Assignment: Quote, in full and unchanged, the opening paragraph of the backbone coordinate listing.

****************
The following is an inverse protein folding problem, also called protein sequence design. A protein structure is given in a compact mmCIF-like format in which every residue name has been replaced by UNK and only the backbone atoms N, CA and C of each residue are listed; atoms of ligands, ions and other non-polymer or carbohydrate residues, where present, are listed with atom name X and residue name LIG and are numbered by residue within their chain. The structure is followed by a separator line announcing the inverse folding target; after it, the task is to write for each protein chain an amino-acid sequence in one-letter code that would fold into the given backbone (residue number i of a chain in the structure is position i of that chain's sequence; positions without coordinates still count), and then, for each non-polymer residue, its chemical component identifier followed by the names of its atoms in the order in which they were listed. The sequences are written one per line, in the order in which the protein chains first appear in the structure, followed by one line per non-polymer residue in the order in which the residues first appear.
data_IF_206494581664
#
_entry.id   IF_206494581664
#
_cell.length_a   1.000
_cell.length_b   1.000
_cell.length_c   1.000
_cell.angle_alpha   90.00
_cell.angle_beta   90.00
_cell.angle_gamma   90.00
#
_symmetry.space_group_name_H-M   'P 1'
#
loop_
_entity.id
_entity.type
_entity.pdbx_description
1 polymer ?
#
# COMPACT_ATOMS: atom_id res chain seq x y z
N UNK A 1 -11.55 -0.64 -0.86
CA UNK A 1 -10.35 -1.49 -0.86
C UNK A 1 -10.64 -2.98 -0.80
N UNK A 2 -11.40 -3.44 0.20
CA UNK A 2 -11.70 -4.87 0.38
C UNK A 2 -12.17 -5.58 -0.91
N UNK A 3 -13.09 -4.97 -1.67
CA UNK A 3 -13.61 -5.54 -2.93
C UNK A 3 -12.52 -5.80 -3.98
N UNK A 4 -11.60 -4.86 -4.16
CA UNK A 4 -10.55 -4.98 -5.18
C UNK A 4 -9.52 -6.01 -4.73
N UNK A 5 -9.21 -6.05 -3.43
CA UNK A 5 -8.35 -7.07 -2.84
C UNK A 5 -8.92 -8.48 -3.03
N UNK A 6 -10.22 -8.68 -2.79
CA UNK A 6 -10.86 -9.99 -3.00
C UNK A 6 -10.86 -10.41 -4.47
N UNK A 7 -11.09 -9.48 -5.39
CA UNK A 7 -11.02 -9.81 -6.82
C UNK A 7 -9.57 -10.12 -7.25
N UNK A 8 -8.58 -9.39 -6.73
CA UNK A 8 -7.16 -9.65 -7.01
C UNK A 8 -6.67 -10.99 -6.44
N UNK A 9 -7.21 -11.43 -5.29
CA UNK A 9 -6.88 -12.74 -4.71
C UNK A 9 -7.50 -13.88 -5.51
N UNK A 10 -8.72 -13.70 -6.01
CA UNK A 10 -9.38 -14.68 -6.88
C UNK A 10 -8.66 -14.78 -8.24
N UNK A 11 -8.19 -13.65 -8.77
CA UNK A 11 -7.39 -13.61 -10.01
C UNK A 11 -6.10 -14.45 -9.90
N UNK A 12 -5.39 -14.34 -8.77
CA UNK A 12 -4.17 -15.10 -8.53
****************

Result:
The following is an inverse protein folding problem, also called protein sequence design. A protein structure is given in a compact mmCIF-like format in which every residue name has been replaced by UNK and only the backbone atoms N, CA and C of each residue are listed; atoms of ligands, ions and other non-polymer or carbohydrate residues, where present, are listed with atom name X and residue name LIG and are numbered by residue within their chain. The structure is followed by a separator line announcing the inverse folding target; after it, the task is to write for each protein chain an amino-acid sequence in one-letter code that would fold into the given backbone (residue number i of a chain in the structure is position i of that chain's sequence; positions without coordinates still count), and then, for each non-polymer residue, its chemical component identifier followed by the names of its atoms in the order in which they were listed. The sequences are written one per line, in the order in which the protein chains first appear in the structure, followed by one line per non-polymer residue in the order in which the residues first appear.